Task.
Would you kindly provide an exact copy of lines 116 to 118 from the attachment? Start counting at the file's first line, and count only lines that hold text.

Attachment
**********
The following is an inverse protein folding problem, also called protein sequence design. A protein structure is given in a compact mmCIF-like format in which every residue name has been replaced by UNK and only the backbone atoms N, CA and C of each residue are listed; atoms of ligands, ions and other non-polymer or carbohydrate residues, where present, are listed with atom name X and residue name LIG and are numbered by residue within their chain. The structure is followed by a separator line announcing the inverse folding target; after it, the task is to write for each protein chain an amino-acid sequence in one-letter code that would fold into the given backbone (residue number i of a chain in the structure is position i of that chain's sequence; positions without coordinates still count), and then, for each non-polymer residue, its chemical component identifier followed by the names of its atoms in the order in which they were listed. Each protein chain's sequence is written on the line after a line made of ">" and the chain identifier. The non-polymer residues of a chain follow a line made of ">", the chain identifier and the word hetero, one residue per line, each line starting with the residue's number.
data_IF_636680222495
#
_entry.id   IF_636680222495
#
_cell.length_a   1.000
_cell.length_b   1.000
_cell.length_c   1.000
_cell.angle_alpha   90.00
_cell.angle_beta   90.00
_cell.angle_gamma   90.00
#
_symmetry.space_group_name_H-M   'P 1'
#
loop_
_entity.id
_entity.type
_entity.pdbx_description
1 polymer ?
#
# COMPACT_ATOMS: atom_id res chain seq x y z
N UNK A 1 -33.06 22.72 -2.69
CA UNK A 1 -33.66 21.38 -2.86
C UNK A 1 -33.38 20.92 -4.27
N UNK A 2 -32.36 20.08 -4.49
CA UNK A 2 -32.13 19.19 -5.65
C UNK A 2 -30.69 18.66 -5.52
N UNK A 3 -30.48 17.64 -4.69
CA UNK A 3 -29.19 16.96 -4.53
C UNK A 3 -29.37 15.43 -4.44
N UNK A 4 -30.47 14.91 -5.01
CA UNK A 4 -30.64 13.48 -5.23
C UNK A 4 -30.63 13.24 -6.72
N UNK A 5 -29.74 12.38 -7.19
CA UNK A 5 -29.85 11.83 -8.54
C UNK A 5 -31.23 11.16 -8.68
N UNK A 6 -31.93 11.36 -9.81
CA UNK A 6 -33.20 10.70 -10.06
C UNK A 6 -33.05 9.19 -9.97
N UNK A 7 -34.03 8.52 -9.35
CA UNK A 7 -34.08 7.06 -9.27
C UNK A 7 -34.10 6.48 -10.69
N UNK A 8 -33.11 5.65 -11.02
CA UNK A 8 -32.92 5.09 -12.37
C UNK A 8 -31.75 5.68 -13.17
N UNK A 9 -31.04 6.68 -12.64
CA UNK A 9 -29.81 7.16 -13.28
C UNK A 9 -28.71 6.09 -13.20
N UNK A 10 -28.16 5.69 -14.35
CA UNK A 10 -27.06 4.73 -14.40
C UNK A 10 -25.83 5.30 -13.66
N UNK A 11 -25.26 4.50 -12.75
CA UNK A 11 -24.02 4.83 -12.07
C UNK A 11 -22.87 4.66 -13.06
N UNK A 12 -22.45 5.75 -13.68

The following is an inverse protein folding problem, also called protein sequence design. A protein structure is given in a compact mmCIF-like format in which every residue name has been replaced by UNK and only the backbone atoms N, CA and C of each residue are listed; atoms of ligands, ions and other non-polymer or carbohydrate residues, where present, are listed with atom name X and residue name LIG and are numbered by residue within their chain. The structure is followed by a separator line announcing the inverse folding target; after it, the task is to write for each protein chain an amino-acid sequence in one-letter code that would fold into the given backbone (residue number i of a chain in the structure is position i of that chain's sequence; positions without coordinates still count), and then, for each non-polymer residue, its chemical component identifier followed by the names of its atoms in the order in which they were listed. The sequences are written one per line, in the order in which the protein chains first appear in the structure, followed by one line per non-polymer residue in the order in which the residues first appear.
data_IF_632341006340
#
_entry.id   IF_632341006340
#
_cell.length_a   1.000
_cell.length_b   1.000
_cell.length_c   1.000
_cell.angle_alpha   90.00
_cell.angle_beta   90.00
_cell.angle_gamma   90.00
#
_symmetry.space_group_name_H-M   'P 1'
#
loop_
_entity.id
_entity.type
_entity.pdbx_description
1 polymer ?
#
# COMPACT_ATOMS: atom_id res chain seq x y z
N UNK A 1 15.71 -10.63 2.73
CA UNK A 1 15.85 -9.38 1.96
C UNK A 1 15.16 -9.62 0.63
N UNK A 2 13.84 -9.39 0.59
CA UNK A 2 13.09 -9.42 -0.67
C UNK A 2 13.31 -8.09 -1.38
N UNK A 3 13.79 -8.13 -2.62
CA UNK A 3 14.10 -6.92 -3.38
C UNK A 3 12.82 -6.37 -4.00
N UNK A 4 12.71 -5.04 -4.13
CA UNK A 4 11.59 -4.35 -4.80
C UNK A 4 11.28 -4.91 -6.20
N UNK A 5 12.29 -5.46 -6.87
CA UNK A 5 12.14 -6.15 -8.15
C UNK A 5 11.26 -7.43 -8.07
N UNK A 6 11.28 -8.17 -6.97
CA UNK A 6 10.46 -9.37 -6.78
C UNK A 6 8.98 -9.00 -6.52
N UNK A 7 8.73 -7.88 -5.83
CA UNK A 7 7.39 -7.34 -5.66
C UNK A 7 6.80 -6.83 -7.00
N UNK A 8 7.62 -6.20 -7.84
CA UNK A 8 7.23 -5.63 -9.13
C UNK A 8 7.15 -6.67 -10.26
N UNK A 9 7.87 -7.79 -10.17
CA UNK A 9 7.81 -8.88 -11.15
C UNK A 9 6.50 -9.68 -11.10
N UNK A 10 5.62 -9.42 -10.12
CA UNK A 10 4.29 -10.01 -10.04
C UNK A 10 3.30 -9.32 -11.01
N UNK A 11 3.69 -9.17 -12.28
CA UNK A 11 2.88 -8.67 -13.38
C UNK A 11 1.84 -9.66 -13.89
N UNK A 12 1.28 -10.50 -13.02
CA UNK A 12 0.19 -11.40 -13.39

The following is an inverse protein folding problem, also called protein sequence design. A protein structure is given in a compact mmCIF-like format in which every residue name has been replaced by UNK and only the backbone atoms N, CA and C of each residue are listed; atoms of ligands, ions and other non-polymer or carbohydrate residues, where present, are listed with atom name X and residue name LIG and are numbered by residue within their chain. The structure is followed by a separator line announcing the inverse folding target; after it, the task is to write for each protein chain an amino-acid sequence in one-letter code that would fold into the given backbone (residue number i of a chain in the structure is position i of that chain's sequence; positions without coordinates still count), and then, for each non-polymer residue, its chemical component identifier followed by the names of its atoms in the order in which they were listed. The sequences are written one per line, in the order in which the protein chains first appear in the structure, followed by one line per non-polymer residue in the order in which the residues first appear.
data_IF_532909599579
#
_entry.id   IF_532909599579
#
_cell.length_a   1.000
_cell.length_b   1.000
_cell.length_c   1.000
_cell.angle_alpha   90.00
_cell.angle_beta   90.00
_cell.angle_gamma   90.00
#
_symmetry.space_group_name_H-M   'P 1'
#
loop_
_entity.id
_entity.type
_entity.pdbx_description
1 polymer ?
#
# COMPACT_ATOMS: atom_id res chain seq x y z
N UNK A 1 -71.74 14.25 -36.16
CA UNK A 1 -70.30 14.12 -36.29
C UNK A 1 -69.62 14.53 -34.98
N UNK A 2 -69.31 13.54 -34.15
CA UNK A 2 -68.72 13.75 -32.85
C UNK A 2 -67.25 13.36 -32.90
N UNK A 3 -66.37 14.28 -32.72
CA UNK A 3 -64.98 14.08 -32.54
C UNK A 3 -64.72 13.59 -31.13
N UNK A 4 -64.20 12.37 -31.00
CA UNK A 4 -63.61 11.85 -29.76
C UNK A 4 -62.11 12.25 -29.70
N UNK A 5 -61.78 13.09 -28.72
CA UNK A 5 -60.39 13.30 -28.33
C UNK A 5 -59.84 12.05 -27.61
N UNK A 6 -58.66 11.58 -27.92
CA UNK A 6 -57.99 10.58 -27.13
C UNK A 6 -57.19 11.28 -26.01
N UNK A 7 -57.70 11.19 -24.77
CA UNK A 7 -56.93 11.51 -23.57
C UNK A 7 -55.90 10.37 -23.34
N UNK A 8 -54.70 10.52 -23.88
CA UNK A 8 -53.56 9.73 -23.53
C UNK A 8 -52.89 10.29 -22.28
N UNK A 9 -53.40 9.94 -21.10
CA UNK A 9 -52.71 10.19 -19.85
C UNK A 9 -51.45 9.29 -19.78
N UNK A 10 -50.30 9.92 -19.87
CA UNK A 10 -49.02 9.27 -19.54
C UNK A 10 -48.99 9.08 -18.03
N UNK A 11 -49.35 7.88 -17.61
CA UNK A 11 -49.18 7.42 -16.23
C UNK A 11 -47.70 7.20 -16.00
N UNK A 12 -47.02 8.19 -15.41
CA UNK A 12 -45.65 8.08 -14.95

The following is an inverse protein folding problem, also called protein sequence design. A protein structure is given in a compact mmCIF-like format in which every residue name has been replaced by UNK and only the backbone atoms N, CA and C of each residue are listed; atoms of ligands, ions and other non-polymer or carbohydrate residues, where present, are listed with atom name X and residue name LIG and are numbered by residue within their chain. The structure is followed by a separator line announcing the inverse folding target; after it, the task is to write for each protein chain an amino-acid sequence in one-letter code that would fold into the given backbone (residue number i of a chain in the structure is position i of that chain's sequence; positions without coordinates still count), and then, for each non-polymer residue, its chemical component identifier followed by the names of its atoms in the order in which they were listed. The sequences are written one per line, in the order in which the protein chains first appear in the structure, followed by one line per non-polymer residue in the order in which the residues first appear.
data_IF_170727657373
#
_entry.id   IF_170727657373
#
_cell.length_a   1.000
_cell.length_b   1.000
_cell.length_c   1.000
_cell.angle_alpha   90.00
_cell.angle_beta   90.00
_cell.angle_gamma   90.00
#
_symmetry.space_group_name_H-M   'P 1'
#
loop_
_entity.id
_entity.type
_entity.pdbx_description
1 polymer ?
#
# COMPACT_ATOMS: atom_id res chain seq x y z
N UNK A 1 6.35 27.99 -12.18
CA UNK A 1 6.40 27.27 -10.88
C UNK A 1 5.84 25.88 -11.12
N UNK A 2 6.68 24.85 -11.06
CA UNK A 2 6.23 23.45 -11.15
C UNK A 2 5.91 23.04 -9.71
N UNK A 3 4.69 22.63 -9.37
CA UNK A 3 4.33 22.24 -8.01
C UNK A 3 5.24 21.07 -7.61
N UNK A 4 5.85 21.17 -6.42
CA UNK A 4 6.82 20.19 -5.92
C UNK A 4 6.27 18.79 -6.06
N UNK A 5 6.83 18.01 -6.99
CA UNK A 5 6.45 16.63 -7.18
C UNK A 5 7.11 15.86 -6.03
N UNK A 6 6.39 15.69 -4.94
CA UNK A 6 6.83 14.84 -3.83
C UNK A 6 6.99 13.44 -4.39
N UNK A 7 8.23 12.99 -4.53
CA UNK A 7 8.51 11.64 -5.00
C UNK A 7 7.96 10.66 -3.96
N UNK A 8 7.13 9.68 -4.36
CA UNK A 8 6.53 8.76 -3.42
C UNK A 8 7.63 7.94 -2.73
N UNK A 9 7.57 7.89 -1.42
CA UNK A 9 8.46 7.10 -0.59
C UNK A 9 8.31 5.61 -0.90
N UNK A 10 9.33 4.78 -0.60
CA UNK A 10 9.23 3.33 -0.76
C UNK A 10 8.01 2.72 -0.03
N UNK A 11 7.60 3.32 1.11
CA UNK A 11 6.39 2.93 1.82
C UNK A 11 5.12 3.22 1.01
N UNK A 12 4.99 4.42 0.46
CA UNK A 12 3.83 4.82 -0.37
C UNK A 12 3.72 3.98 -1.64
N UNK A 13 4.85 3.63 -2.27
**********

#
_cell.length_a   1.000
_cell.length_b   1.000